Australian spending on roads and rail to ramp up
Locally, the Reserve Bank of Australia (RBA) has already cut interest rates to a record low of 0.75%. Despite this, the economy remains sluggish, weighed down by subdued wages, falling retail sales and deteriorating consumer and business confidence. The central bank has signalled it’s prepared to cut rates to as low as 0.25% before it would need to consider using unconventional monetary policy techniques such as quantitative easing (QE).
However, RBA Governor Philip Lowe made it clear in a recent speech that he hopes the government will step in with fiscal stimulus before the RBA needs to resort to unorthodox measures. In late November he said: “In this world, I would hope other public policy options were also on the country’s agenda.”
Prime Minister Scott Morrison has responded to the need for more fiscal stimulus by announcing $3.8 billion of infrastructure projects, including road and rail developments, that could be pulled forward or given additional funding over the next four years. However, it is likely that more needs to be done – and will be done – to shore up economic growth and reduce unemployment to protect the economy from falling into a recession in the event of any global shocks.
UK among those looking to flick the fiscal switch in Europe
The global economy is growing at its slowest pace since the financial crisis, according to the International Monetary Fund, amid uncertainty over the US-China trade war, Brexit and other geopolitical crises. Globally, rates are falling, and are predicted to drop in the US from 1.75% now to 1.5% early next year. So far, the rate cuts are producing limited growth.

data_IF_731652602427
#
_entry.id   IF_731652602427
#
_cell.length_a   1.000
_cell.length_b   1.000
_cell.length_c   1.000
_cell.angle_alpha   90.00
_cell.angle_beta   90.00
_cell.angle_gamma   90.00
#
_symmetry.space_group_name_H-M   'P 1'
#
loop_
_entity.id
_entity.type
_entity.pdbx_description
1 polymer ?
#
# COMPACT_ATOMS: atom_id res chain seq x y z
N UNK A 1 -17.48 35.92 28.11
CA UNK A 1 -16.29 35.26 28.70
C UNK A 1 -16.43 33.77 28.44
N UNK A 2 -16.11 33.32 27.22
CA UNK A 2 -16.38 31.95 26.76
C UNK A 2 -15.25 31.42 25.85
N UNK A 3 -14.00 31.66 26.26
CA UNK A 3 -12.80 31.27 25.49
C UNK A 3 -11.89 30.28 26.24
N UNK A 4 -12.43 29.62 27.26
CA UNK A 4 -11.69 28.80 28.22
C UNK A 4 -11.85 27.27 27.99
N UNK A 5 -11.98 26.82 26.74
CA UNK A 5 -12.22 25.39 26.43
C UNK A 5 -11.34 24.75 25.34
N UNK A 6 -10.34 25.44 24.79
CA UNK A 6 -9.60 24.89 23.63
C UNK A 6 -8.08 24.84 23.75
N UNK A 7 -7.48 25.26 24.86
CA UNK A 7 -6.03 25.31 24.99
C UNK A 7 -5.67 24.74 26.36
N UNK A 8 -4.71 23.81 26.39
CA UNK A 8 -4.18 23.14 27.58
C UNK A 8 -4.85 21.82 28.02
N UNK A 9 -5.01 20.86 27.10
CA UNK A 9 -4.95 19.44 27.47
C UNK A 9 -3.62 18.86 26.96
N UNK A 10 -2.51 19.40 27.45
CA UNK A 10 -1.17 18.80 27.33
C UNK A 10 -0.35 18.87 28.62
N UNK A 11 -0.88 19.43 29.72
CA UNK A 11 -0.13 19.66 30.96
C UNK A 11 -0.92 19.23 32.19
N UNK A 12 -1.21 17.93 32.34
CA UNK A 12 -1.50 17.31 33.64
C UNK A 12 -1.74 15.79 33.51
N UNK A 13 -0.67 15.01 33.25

Part of the problem is that with so much debt in the global economy after an extended period of low interest rates, further rate cuts can’t support more debt. With monetary policy almost out of firepower, there are increasing calls across the globe for fiscal stimulus to provide a much-needed economic pick-me-up.
European Central Bank (ECB) President Christine Lagarde has been lobbying governments to deliver tax cuts and infrastructure spending to boost growth, and now there are growing calls for her to start pushing for a Euro-area budget to address the need for stimulus. In the UK, Boris Johnson has said he intends on putting “rocket boosters” under the economy, pumping in money to turbo-charge growth ahead of Brexit.
Getting ahead of the trend
We expect capital to flow into infrastructure in 2020 and for this to be a major theme which will significantly impact financial markets. For investors who want to get ahead of this trend, it’s worth looking at ways to gain exposure to infrastructure related stocks locally and globally.
On the local front, it will likely be the well-established providers that will benefit, such as international property and infrastructure group Lendlease (ASX:LLC), toll road operator Transurban (ASX:TCL), or engineering and contracting company CIMIC (ASX:CIM). In the current market cycle, it would also be worth considering exposure to ‘real’ assets which tend to outperform when interest rates are low. An ETF that captures this is BetaShares Legg Mason Real Income Fund (ASX:RINC), which offers exposure to utilities, infrastructure and listed property stocks.
When looking abroad, individual stock picking can be risky without deep knowledge of each market. A simple way to gain exposure to the infrastructure theme in international markets can be through ETFs – like the VanEck Vectors FTSE Global Infrastructure ETF (ASX:INFA) or the Vanguard Global Infrastructure Index ETF (ASX:VBLD).
If you want to get ahead of the infrastructure trend sooner rather than later, a simple and cost-effective way to boost your exposure to the sector is by joining Bell Direct. With 5 free trades for Livewire subscribers, you can easily invest in infrastructure stocks and ETFs free of brokerage.